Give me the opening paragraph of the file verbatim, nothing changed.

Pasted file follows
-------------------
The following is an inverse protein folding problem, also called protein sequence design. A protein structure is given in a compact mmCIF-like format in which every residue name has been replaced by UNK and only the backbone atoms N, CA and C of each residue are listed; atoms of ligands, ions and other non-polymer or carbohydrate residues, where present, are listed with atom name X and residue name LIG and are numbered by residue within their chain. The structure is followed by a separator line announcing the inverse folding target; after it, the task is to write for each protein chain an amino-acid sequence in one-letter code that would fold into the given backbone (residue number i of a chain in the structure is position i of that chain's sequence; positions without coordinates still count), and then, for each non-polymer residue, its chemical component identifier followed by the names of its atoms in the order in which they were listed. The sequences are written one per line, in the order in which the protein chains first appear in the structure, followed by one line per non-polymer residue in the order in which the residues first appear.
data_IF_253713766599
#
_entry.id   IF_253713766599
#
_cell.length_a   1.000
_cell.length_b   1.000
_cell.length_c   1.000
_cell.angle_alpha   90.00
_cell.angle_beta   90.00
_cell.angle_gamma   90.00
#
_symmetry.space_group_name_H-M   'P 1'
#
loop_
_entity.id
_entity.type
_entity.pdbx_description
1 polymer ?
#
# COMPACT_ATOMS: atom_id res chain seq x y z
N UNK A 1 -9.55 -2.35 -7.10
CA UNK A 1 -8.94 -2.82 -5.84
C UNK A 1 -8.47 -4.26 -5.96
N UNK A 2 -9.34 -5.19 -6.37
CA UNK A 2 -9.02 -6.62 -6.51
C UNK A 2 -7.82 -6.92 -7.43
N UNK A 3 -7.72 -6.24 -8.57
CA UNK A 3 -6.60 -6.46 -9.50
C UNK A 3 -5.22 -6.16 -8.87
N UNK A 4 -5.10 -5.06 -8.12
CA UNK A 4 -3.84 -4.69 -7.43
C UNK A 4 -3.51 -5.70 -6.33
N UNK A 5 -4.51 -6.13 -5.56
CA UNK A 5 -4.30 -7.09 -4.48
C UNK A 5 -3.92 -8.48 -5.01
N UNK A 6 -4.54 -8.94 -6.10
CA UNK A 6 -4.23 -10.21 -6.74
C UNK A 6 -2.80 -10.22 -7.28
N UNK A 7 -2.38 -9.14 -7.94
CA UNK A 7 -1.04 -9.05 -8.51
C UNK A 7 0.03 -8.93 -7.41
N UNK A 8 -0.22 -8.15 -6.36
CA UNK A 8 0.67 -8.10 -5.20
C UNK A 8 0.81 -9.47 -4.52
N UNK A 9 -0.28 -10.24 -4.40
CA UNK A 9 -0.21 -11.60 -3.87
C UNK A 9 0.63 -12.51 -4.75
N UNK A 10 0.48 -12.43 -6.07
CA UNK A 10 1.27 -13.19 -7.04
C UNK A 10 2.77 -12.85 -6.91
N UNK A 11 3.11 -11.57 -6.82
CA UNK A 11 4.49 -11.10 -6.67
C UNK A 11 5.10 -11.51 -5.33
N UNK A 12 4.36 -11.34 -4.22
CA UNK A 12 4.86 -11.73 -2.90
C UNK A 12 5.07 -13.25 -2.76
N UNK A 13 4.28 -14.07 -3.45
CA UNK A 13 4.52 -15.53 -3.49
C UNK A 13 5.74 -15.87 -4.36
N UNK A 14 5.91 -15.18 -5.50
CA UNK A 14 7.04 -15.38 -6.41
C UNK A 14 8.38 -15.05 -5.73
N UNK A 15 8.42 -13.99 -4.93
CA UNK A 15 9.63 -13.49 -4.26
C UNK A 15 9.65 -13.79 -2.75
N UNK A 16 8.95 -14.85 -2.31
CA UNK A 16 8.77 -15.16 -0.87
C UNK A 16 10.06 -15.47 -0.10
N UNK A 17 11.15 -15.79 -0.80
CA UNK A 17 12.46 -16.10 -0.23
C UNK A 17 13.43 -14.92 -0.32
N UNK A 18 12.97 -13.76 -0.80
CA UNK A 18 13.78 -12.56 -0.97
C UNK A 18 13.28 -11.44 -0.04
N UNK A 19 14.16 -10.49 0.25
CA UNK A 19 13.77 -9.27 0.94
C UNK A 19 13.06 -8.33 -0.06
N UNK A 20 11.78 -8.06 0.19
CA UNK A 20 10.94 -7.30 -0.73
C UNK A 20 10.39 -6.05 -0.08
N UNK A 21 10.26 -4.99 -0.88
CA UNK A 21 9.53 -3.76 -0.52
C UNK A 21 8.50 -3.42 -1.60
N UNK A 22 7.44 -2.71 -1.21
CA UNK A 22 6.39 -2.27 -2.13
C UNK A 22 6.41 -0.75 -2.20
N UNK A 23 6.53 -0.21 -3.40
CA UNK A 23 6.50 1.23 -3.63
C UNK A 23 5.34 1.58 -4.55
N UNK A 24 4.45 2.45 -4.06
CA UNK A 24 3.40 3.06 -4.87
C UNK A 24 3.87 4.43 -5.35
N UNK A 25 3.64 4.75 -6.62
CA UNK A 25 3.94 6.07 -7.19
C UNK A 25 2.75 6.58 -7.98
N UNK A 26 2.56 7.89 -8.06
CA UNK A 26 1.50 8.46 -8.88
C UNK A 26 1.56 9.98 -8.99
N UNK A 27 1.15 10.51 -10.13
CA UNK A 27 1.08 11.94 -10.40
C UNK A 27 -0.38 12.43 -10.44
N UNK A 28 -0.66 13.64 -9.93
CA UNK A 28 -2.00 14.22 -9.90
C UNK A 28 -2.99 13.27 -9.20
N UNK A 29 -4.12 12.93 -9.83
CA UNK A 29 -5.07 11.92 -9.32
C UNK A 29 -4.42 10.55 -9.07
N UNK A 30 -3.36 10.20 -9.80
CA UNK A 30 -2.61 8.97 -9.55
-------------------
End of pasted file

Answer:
The following is an inverse protein folding problem, also called protein sequence design. A protein structure is given in a compact mmCIF-like format in which every residue name has been replaced by UNK and only the backbone atoms N, CA and C of each residue are listed; atoms of ligands, ions and other non-polymer or carbohydrate residues, where present, are listed with atom name X and residue name LIG and are numbered by residue within their chain. The structure is followed by a separator line announcing the inverse folding target; after it, the task is to write for each protein chain an amino-acid sequence in one-letter code that would fold into the given backbone (residue number i of a chain in the structure is position i of that chain's sequence; positions without coordinates still count), and then, for each non-polymer residue, its chemical component identifier followed by the names of its atoms in the order in which they were listed. The sequences are written one per line, in the order in which the protein chains first appear in the structure, followed by one line per non-polymer residue in the order in which the residues first appear.